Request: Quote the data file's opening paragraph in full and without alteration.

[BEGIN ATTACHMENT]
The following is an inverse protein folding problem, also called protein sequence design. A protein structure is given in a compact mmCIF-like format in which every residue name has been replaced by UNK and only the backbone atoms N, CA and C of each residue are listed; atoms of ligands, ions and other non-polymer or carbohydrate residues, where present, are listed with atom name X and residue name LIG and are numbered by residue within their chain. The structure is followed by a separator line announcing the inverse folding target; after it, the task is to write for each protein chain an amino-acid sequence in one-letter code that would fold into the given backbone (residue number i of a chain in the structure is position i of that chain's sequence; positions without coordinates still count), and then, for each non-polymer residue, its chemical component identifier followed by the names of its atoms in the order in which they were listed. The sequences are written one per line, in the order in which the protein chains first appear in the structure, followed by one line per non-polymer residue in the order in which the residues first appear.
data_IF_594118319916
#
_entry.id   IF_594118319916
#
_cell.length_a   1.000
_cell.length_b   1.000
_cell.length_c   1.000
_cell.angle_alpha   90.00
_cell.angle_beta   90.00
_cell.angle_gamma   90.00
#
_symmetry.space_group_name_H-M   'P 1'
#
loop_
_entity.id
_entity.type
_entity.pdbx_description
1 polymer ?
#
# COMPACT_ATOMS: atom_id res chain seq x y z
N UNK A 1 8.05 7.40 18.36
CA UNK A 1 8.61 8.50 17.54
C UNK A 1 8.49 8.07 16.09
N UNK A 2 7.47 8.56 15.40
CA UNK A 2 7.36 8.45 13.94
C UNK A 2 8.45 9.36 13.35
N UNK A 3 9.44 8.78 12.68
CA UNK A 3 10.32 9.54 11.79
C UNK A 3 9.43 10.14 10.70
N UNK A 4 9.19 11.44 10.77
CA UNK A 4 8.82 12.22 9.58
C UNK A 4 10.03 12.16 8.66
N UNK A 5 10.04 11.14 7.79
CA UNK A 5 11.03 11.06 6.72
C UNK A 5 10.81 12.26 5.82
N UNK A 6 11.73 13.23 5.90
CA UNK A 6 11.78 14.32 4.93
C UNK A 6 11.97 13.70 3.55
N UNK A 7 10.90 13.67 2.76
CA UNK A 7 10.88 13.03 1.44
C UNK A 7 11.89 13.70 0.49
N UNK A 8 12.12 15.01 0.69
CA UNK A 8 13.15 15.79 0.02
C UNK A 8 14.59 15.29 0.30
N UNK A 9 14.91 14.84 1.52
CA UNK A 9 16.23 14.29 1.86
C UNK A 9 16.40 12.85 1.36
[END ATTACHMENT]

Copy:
The following is an inverse protein folding problem, also called protein sequence design. A protein structure is given in a compact mmCIF-like format in which every residue name has been replaced by UNK and only the backbone atoms N, CA and C of each residue are listed; atoms of ligands, ions and other non-polymer or carbohydrate residues, where present, are listed with atom name X and residue name LIG and are numbered by residue within their chain. The structure is followed by a separator line announcing the inverse folding target; after it, the task is to write for each protein chain an amino-acid sequence in one-letter code that would fold into the given backbone (residue number i of a chain in the structure is position i of that chain's sequence; positions without coordinates still count), and then, for each non-polymer residue, its chemical component identifier followed by the names of its atoms in the order in which they were listed. The sequences are written one per line, in the order in which the protein chains first appear in the structure, followed by one line per non-polymer residue in the order in which the residues first appear.